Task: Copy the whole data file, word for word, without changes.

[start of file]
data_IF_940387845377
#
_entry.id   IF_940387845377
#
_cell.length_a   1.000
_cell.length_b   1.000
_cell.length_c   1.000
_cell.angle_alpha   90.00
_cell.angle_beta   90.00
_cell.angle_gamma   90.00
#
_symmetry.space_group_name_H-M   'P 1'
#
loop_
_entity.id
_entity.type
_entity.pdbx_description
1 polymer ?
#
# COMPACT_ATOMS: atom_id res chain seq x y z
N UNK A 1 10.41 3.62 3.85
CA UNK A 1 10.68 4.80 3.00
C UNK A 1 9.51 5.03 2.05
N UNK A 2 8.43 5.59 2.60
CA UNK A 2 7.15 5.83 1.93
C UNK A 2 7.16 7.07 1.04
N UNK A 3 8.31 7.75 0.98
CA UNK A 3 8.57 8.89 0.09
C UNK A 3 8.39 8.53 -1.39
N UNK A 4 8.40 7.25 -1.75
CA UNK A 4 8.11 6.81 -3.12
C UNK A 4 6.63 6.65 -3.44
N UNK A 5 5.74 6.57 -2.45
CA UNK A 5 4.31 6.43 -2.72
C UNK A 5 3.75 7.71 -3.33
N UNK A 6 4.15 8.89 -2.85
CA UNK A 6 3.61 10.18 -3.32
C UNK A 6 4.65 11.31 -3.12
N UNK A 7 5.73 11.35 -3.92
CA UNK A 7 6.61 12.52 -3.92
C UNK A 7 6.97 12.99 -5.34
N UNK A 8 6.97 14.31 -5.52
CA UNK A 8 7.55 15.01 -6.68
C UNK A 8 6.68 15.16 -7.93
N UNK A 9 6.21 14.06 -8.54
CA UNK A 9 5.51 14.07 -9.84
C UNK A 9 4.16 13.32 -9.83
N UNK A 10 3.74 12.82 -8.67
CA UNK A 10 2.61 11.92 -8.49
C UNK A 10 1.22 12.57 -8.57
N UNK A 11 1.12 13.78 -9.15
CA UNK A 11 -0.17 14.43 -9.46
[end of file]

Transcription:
data_IF_940387845377
#
_entry.id   IF_940387845377
#
_cell.length_a   1.000
_cell.length_b   1.000
_cell.length_c   1.000
_cell.angle_alpha   90.00
_cell.angle_beta   90.00
_cell.angle_gamma   90.00
#
_symmetry.space_group_name_H-M   'P 1'
#
loop_
_entity.id
_entity.type
_entity.pdbx_description
1 polymer ?
#
# COMPACT_ATOMS: atom_id res chain seq x y z
N UNK A 1 10.41 3.62 3.85
CA UNK A 1 10.68 4.80 3.00
C UNK A 1 9.51 5.03 2.05
N UNK A 2 8.43 5.59 2.60
CA UNK A 2 7.15 5.83 1.93
C UNK A 2 7.16 7.07 1.04
N UNK A 3 8.31 7.75 0.98
CA UNK A 3 8.57 8.89 0.09
C UNK A 3 8.39 8.53 -1.39
N UNK A 4 8.40 7.25 -1.75
CA UNK A 4 8.11 6.81 -3.12
C UNK A 4 6.63 6.65 -3.44
N UNK A 5 5.74 6.57 -2.45
CA UNK A 5 4.31 6.43 -2.72
C UNK A 5 3.75 7.71 -3.33
N UNK A 6 4.15 8.89 -2.85
CA UNK A 6 3.61 10.18 -3.32
C UNK A 6 4.65 11.31 -3.12
N UNK A 7 5.73 11.35 -3.92
CA UNK A 7 6.61 12.52 -3.92
C UNK A 7 6.97 12.99 -5.34
N UNK A 8 6.97 14.31 -5.52
CA UNK A 8 7.55 15.01 -6.68
C UNK A 8 6.68 15.16 -7.93
N UNK A 9 6.21 14.06 -8.54
CA UNK A 9 5.51 14.07 -9.84
C UNK A 9 4.16 13.32 -9.83
N UNK A 10 3.74 12.82 -8.67
CA UNK A 10 2.61 11.92 -8.49
C UNK A 10 1.22 12.57 -8.57
N UNK A 11 1.12 13.78 -9.15
CA UNK A 11 -0.17 14.43 -9.46